Caltech Library logo

A Shell Example

dataset

Below is a simple example of shell based interaction with dataset a collection using the command line dataset tool.

    # Create a collection "friends.ds", the ".ds" lets the bin/dataset command know that's the collection to use. 
    dataset init friends.ds
    # if successful then you should see an OK otherwise an error message

    # Create a JSON document 
    dataset create friends.ds frieda \
        '{"name":"frieda","email":"frieda@inverness.example.org"}'
    # If successful then you should see an OK otherwise an error message

    # Read a JSON document
    dataset read friends.ds frieda
    
    # Path to JSON document
    dataset path friends.ds frieda

    # Update a JSON document
    dataset update friends.ds frieda \
        '{"name":"frieda","email":"frieda@zbs.example.org", "count": 2}'
    # If successful then you should see an OK or an error message

    # List the keys in the collection
    dataset keys friends.ds

    # Join frieda-profile.json with "frieda" adding unique key/value pairs
    dataset join friends.ds frieda frieda-profile.json

    # Join frieda-profile.json overwriting in commont key/values adding
    # unique key/value pairs from frieda-profile.json
    dataset join -overwrite  friends.ds frieda frieda-profile.json

    # Delete a JSON document
    dataset delete friends.ds frieda

    # Import data from a CSV file using column 1 as key
    dataset import friends.ds my-data.csv 1

    # To remove the collection just use the Unix shell command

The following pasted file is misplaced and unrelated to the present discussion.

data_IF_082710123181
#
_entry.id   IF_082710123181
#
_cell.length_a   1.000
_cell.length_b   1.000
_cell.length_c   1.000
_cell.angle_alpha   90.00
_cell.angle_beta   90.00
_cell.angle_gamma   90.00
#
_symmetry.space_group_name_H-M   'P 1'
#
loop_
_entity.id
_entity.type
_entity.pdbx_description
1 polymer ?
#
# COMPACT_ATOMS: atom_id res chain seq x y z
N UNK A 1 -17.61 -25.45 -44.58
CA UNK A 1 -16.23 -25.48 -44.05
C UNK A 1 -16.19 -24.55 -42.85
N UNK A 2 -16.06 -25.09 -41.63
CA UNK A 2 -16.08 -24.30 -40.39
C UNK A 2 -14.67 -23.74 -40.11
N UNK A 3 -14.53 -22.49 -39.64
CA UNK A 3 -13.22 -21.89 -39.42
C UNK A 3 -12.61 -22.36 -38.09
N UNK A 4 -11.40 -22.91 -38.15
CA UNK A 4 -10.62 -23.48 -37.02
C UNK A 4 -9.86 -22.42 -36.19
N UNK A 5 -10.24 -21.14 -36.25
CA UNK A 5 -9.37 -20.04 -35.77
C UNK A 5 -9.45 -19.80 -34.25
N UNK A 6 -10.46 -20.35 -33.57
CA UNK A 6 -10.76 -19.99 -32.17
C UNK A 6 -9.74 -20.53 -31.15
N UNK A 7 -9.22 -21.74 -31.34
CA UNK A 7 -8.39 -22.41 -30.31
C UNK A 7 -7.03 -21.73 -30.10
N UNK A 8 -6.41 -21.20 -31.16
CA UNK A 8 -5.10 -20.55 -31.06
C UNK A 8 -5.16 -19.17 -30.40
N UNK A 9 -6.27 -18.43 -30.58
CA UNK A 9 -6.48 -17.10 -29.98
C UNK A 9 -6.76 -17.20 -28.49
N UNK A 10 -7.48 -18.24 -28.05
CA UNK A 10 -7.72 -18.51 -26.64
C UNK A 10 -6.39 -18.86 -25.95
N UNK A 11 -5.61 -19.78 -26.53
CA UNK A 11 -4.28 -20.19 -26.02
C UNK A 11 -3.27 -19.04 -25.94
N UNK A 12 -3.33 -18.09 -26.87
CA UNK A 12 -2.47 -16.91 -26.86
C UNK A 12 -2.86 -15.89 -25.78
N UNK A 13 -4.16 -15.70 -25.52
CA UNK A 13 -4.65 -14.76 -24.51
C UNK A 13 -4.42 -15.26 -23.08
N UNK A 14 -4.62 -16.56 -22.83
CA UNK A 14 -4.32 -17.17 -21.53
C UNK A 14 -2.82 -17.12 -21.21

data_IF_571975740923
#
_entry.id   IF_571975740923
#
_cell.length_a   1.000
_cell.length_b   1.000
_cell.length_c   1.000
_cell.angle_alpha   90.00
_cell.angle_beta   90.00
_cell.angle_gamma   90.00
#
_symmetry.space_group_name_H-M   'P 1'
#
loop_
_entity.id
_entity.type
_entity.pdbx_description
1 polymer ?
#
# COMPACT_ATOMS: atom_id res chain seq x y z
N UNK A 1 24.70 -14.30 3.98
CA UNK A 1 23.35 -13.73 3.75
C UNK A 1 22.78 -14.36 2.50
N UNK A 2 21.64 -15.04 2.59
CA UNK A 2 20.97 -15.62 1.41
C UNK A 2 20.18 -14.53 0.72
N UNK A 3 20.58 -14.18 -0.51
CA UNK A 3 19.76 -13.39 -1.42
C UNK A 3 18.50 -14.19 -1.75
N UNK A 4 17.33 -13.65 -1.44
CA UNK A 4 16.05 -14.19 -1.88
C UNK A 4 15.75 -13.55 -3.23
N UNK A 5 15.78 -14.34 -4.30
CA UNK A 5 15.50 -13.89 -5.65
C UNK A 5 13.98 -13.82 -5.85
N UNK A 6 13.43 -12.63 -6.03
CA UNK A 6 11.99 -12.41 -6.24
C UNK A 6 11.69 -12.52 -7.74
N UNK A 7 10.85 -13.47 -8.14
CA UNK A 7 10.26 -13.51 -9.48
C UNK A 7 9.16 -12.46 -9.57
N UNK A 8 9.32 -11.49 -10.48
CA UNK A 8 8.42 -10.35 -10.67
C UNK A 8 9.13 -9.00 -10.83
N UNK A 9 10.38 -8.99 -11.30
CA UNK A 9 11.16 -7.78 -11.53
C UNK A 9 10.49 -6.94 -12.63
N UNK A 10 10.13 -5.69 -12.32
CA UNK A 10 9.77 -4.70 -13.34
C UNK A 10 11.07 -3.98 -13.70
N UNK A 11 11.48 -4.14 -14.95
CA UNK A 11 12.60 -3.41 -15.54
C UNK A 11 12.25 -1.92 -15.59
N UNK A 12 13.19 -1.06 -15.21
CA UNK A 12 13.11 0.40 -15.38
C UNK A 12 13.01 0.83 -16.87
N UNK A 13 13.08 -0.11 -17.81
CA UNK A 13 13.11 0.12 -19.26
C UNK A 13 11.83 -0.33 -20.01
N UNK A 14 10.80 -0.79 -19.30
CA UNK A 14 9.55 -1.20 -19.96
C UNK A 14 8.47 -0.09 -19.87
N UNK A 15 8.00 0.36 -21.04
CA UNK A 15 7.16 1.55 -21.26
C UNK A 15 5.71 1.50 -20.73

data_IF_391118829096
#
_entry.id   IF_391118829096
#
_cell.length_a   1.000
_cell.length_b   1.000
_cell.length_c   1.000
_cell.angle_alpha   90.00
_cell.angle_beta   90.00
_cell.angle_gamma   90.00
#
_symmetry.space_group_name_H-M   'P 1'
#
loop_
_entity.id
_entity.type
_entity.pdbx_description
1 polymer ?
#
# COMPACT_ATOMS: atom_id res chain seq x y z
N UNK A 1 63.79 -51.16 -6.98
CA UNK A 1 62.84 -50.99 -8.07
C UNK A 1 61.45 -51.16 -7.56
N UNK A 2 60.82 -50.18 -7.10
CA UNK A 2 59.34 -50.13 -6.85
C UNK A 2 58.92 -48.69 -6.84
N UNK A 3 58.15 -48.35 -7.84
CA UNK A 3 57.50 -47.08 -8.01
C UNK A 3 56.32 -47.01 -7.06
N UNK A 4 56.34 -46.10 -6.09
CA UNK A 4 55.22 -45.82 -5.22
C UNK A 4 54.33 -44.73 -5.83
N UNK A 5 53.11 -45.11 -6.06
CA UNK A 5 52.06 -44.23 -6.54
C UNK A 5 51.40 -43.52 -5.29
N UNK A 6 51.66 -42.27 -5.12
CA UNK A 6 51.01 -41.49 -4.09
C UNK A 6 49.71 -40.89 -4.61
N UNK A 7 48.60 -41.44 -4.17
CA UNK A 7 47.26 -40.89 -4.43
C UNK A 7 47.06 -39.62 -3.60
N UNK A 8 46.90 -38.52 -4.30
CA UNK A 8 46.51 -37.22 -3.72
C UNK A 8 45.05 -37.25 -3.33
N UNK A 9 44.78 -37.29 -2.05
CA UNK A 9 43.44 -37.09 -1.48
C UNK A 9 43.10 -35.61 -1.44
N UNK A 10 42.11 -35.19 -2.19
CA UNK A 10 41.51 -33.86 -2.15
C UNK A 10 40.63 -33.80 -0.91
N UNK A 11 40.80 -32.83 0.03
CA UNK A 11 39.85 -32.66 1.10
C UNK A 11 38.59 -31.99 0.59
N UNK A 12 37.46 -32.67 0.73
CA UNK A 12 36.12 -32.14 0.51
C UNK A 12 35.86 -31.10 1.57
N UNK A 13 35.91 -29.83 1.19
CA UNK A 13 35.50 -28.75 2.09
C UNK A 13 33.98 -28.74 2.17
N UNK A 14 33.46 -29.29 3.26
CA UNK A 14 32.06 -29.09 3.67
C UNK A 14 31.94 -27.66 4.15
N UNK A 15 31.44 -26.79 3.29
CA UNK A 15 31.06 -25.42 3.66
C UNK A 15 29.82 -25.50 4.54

rm -fR friends.ds

datasetd

We need to have two shell sessions running for this example.

For this example we’re going to use the “friends.ds” collection created in the previous example. We need to create a “settings.json” file in the same directory where you have “friends.ds”. We will use it to start datasetd. That file should contain

    {
        "host": "localhost:8485",
        "collections": {
            "friends": {
                "dataset": "friends.ds",
                "keys": true,
                "create": true,
                "read": true,
                "update": true,
                "delete": true
            }
        }
    }

We start up datasetd with the following command.

    datasetd settings.json

In this first session you will see log output to the console. We can use that to see how the service handles the requests.

In a second shell session we’re going to use the curl command to interact with our collections.

    # Create a JSON document 
    curl -X POST -H 'application/json' \
    'http://localhost:8485/friends/create/frieda' \
    -d '{"name":"frieda","email":"frieda@inverness.example.org"}'

    # Read a JSON document
    curl 'http://localhost:8485/friends/read/frieda'
    
    # Update a JSON document
    curl -X POST -H 'application/json' \
    'http://localhost:8485/friends/update/frieda' \
    -d '{"name":"frieda","email":"frieda@zbs.example.org", "count": 2}'

    # List the keys in the collection
    curl 'http://localhost:8485/friends/keys'

    # Delete a JSON document
    curl 'http://localhost:8485/friends/delete/frieda'